The question before the house now, or one of them, is whether Steve Jobs was an innovator. It’s easy to come up with perfectly fair definitions of the term that leave him offside. The mouse and the graphic user interface came from the Xerox Palo Alto Research Center. Music downloading was huge before he ever did it, or at least it seemed huge before he changed the scale on which the word is understood. I remember taking my first iPod to a computer store where one of the geeks showed me how to pry the back off. The magic came off with it. Just a thin battery, a thin hard drive, and a circuit board. Anybody could do it. Many already had.
So if innovation means being the very first, count Jobs out. There’s actually a parallel argument in jazz music, if you can believe it, where people have spent 30 years debating whether Miles Davis innovated anything. The obvious answer is that, if innovating means being very first, he didn’t. Charlie Parker and Dizzy Gillespie showed him how to play bebop. Lester Young was stripping ornament from his solo lines when Miles was in short pants. And so on. But Miles heard new currents, found ways to make them consistent with his own aesthetic, and presented them in ways a general audience could grasp and then love. And then he did it again and again. If an innovator is a conduit between an idea and all its possible audiences, then both of these guys were at the heart of that game.
Very early on, Apple got in the habit of producing products that weren’t particularly impressive in their technical specs but inspired loyalty with an appeal to intangibles. The Apple II+ wasn’t particularly a smarter or faster beast than the TRS-80 or the Commodore Pet or the other dinosaurs of the silicon swamps at the dawn of the 1980s. But it looked (a tad) more elegant, and its top was connected with nothing more than velcro strips so you could get at the crazy number of expansion slots — eight, I think — that made even that paleolithic machine open to easy, radical customization.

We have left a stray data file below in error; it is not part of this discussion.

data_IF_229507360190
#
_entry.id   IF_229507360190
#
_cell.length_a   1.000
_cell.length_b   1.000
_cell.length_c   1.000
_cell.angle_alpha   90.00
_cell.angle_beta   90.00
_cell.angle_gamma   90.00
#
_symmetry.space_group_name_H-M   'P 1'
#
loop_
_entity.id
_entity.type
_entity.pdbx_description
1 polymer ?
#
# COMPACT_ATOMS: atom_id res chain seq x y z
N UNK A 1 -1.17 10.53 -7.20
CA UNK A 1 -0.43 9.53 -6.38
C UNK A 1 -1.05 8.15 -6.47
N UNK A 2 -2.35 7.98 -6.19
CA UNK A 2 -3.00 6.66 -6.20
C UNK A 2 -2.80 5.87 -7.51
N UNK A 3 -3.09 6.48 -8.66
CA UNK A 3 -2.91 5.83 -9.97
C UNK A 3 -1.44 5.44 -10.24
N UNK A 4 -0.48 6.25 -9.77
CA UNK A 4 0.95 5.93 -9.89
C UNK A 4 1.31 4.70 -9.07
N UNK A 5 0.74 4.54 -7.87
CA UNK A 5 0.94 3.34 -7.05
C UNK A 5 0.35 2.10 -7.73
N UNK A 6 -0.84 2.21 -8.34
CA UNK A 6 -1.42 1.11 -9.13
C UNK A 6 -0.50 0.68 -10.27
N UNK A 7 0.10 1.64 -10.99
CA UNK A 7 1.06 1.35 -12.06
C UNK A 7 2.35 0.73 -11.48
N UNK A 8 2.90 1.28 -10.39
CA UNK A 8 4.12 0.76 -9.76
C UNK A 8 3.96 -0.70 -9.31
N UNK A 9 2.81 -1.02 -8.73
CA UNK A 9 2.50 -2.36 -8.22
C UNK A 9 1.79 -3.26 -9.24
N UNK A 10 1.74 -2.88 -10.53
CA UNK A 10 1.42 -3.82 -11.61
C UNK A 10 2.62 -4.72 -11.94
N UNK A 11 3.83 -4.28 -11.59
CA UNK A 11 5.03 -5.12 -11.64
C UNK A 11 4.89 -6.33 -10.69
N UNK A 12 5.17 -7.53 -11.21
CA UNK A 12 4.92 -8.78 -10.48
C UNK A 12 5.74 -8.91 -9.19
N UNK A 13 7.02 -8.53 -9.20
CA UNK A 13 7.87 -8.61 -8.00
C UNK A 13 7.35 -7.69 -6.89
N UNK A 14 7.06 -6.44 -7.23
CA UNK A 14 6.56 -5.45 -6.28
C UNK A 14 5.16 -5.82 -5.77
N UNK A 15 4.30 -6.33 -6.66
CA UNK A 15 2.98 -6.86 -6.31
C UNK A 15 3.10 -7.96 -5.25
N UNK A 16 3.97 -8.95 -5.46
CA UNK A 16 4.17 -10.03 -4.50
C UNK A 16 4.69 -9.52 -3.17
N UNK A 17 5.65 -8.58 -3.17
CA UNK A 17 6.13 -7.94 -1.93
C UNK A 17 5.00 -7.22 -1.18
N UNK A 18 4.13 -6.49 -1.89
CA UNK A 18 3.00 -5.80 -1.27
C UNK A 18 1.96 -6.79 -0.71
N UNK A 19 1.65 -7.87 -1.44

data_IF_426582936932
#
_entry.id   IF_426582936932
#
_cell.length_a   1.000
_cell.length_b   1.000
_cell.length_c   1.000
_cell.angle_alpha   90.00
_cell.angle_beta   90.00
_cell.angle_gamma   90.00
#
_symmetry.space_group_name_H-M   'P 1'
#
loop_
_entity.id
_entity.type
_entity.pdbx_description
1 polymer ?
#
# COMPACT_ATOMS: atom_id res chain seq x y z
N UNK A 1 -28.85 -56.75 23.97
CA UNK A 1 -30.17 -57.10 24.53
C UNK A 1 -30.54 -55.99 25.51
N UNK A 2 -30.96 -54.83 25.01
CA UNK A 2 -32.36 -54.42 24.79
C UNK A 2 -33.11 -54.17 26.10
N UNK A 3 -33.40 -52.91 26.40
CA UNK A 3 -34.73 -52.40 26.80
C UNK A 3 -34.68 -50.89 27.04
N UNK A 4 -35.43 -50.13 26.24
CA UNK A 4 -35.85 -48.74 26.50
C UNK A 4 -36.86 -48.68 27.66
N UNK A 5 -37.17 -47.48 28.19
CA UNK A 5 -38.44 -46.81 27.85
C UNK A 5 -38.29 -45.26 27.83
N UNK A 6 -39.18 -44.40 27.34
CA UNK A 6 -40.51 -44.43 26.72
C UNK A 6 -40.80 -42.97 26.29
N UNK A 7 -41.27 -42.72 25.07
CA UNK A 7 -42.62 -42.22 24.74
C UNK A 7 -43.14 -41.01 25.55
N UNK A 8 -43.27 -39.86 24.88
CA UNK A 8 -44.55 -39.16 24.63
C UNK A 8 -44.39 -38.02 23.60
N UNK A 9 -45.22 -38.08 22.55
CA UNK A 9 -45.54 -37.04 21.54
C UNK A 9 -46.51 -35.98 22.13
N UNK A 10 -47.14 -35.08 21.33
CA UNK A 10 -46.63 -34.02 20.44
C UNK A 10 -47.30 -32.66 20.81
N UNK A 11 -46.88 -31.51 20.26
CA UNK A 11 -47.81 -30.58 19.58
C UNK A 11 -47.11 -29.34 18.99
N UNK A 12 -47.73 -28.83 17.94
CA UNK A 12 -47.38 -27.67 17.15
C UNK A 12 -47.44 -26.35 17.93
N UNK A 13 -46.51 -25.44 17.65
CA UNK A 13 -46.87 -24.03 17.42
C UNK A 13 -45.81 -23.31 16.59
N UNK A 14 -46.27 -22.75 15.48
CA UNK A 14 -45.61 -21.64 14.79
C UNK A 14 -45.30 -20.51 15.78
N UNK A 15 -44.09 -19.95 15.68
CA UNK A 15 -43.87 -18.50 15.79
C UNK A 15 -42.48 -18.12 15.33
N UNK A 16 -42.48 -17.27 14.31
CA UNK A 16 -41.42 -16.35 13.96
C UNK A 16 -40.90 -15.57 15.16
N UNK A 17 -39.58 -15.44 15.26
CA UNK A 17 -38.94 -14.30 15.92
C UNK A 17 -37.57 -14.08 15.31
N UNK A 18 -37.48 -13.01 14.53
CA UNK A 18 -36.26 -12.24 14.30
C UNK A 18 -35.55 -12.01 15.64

Those were key elements of the Jobs style: aesthetic grace and heaps of flexibility. A third element was apparent soon after: a deep urge to simplify, often beyond reason. The first Macintosh keyboard had no numerical keypad, even though keypads are actually pretty useful. The first iPod had fewer controls than it should have had. Jobs’s mouse had one button when the rest of the industry was using two or even three. Those extra mouse buttons were really handy. Almost always Jobs would un-simplify his products as he went along. But that urge to strip to the bone matched the intuition of millions of consumers, who were sure that if a machine is as smart as advertised, it should not need a human to do all the work.
Jobs screwed up a lot. He made dud products (Apple I, Lisa) and dud applications (
Hypercard, [Update: that one happened while he was off the Apple payroll — pw] Mobile Me). He managed to get himself fired by the company he founded; there’s a movie, a Russian novel, in the way he schemed his way back in. If he hadn’t he’d be a footnote. His greatest triumphs came near the end of his life: the iPhone in 2007, the iPad in 2010 — together worth three-quarters of the whole company’s sales last quarter — the very late-breaking market-share growth of Apple laptops and desktops. In the last few months of Jobs’s life, his company became the biggest in the world. There’s been no comeback like it.
One more lesson from Miles Davis: there is no need to confuse effectiveness with virtue when taking the measure of a man. Jobs seems to have been a fine fellow, but it wasn’t virtue he was trying to spread, it was competence and ingenuity. Virtue was one of the things his customers could do with his stuff, if they liked. It came from them, not from him. Jobs didn’t lead so much as listen, refine, extend, echo, and repeat. He amplified human potential. Not a bad life’s work.